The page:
First notice, ${\displaystyle P[X_{1}=0]\leq (1-\alpha )}$  and ${\displaystyle P[X_{T}=0]=E[P[X_{T}=0|X_{1},X_{2},\ldots ,X_{T-1}]]\leq (1-\alpha ){\text{ for T}}>1}$ .

Then let ${\displaystyle A_{n}^{(T)}}$  be the event ${\displaystyle [X_{T+n-1}=\ldots =X_{T}=0]}$ , then ${\displaystyle P[X_{n}=0{\text{ for all }}n\geq T]=P[A_{n}^{(T)}{\text{ occurs for all n}}]}$ .

Notice ${\displaystyle P[A_{n}^{(T)}]=P[X_{T+n-1}=0|A_{n-1}^{(T)}]P[A_{n-1}^{(T)}]\leq (1-\alpha )P[A_{n-1}^{(T)}]{\text{ for n =2,3,}}\ldots }$  and ${\displaystyle P[A_{1}^{(T)}]=P[X_{T}=0]\leq (1-\alpha )}$ . Therefore ${\displaystyle P[A_{n}^{(T)}]\leq (1-\alpha )^{n}}$  and ${\displaystyle \lim _{n\rightarrow \infty }P[A_{n}^{(T)}]=0}$ . So ${\displaystyle P[X_{n}=0{\text{ for all n}}\geq T]=0}$  and we reach the desired conclusion.

## Problem 6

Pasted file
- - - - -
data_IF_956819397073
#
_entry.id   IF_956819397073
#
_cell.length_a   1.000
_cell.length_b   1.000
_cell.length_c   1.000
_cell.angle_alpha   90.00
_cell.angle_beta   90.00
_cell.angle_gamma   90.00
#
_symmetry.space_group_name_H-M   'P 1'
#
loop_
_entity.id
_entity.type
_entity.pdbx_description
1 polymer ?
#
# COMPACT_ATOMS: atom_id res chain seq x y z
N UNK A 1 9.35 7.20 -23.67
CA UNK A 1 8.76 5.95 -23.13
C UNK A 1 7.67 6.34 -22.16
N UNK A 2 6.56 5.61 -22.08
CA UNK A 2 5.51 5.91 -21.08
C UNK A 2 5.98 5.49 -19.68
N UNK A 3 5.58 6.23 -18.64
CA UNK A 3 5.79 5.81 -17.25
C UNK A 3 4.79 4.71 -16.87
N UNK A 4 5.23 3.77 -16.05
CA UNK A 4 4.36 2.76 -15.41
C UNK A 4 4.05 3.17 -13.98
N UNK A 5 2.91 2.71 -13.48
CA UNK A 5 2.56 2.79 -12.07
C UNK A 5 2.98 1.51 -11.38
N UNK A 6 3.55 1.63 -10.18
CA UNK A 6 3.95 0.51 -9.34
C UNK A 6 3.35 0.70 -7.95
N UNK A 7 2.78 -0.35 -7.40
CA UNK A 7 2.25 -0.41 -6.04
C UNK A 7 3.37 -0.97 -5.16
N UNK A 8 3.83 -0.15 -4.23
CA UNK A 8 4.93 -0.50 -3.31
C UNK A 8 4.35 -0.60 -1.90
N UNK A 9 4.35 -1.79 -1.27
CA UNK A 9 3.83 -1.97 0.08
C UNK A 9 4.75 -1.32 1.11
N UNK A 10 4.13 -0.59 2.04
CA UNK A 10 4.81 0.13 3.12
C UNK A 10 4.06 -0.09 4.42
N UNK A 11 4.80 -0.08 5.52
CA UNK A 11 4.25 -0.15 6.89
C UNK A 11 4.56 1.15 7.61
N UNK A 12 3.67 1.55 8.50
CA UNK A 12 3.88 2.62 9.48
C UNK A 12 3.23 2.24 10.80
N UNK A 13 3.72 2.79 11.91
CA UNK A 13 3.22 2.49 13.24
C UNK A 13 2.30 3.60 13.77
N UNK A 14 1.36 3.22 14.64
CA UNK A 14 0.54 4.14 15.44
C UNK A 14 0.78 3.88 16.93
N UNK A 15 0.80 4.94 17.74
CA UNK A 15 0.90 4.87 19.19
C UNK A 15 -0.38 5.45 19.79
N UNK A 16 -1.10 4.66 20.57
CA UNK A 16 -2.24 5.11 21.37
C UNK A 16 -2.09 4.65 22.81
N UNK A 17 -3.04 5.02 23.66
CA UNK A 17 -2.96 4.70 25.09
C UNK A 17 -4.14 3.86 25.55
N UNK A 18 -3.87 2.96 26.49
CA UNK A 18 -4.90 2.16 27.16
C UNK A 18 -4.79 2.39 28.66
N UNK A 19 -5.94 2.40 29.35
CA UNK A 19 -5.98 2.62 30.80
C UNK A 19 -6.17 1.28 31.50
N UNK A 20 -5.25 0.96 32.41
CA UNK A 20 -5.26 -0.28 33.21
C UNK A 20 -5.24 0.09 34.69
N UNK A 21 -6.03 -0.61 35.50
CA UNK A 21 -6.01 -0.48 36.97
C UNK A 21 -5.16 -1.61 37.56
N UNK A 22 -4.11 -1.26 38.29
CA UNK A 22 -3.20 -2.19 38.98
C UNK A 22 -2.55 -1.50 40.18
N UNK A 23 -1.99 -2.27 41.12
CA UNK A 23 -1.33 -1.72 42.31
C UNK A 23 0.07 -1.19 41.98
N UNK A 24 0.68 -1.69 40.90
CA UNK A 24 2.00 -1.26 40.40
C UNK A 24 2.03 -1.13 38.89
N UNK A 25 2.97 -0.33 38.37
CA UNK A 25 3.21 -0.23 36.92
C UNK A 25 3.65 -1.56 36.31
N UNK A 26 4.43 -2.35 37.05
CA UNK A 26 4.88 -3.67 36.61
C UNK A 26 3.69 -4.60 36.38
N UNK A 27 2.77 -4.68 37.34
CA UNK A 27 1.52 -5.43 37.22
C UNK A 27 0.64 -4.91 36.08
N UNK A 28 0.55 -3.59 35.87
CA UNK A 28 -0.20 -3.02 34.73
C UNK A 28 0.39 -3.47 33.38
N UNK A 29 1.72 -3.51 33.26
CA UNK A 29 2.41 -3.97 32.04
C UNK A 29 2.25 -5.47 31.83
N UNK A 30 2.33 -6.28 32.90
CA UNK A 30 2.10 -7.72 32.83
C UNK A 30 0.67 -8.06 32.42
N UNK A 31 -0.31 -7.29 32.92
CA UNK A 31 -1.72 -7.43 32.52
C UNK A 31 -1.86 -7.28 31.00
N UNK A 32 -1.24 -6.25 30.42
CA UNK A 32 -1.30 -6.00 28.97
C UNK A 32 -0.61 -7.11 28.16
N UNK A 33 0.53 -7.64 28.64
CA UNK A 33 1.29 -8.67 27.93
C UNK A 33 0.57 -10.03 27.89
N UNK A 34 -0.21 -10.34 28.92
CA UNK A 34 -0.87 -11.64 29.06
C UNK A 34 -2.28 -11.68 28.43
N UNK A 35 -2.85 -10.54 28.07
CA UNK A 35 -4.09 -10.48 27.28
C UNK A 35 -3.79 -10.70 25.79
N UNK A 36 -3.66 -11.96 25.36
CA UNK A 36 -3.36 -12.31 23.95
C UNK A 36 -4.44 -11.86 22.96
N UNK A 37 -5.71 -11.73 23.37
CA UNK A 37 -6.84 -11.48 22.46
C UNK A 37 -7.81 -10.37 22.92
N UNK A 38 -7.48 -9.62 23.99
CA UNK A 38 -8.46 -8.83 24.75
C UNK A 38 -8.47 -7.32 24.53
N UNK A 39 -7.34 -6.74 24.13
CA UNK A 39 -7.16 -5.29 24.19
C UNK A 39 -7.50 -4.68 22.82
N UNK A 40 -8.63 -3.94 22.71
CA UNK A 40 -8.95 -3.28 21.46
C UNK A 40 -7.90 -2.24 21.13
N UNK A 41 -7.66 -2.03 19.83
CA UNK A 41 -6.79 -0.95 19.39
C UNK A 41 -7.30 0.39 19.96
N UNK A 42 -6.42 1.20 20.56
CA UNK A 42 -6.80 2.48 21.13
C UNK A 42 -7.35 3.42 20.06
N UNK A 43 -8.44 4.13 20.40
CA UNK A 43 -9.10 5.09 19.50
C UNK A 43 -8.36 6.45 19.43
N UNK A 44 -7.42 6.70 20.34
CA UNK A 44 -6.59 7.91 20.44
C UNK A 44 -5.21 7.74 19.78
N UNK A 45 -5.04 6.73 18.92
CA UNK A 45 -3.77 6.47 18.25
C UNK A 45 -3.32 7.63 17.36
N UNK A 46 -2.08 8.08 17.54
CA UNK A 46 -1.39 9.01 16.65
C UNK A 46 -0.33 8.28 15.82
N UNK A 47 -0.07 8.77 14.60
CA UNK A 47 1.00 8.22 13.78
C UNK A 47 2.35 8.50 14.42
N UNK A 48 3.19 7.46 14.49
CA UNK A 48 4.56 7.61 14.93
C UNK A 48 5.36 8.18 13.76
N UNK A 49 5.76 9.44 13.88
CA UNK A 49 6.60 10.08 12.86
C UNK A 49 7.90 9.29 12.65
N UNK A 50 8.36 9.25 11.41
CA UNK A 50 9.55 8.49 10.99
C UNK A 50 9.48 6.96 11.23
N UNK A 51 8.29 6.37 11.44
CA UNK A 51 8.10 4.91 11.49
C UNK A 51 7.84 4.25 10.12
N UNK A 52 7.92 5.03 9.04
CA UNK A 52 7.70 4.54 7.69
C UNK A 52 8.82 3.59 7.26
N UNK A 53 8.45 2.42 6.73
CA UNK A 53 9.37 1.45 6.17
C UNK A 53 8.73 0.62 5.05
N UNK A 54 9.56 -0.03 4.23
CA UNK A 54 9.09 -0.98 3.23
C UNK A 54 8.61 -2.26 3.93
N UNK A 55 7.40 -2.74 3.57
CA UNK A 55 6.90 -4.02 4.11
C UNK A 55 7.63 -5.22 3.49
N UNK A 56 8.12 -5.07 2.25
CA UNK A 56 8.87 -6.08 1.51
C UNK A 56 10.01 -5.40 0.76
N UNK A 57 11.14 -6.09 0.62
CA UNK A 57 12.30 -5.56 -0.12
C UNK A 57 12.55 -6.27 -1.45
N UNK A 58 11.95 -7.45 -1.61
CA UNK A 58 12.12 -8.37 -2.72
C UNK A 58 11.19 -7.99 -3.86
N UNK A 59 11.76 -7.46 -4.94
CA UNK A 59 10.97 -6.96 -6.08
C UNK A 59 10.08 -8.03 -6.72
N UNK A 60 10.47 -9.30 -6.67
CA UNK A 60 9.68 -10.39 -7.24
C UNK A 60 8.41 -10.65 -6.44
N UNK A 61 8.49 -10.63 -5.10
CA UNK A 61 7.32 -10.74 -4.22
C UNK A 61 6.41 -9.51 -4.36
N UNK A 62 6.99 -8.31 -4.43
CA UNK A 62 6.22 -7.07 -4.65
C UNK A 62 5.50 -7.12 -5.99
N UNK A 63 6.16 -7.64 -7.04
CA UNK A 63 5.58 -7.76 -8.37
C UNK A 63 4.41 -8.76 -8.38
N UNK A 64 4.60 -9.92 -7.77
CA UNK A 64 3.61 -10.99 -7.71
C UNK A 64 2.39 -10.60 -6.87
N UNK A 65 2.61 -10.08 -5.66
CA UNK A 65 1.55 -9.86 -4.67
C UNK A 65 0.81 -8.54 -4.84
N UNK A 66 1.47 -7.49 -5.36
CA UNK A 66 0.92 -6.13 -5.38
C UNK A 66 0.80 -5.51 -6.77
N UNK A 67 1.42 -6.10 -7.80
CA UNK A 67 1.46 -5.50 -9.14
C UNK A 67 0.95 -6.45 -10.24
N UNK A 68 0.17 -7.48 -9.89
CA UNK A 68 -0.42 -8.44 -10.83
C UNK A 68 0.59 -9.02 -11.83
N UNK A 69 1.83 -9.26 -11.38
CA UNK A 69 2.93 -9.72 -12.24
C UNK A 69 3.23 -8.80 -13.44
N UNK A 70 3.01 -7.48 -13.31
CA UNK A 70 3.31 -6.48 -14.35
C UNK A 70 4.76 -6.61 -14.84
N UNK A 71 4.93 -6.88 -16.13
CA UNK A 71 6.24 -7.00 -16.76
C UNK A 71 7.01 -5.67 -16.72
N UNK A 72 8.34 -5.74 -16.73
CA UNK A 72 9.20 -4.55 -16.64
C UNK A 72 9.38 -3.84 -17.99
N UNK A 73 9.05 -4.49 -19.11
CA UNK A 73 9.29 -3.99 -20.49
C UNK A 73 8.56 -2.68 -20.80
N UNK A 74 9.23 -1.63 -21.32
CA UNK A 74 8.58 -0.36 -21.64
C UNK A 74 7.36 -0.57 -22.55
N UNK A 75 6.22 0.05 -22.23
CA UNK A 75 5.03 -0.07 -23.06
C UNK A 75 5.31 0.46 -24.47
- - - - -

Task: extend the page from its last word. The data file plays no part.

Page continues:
Let ${\displaystyle \{N(t):t\geq 0\}}$  be a nonhomogeneous Poisson process. That is, ${\displaystyle N(0)=0}$  a.s., ${\displaystyle N(t)}$  has independent increments, and ${\displaystyle N(t)-N(s)}$  has a Poisson distribution with parameter ${\displaystyle \int _{s}^{t}\lambda (u)du}$  where ${\displaystyle 0\leq s\leq t}$  and the rate function ${\displaystyle \lambda (u)}$  is a continuous positive function. (a.) Find a continuous strictly increasing function ${\displaystyle h(t)}$  such that the time-transformed process ${\displaystyle {\tilde {N}}(t)=N(h(t))}$  is a homogeneous Poisson process with rate parameter 1. (b.) Let ${\displaystyle T}$  be the time until the first event in the nonhomogeneous process ${\displaystyle N(t)}$ . Compute ${\displaystyle P[T>t]}$  and ${\displaystyle P[T>t|N(s)=n]{\text{ where }}s>t}$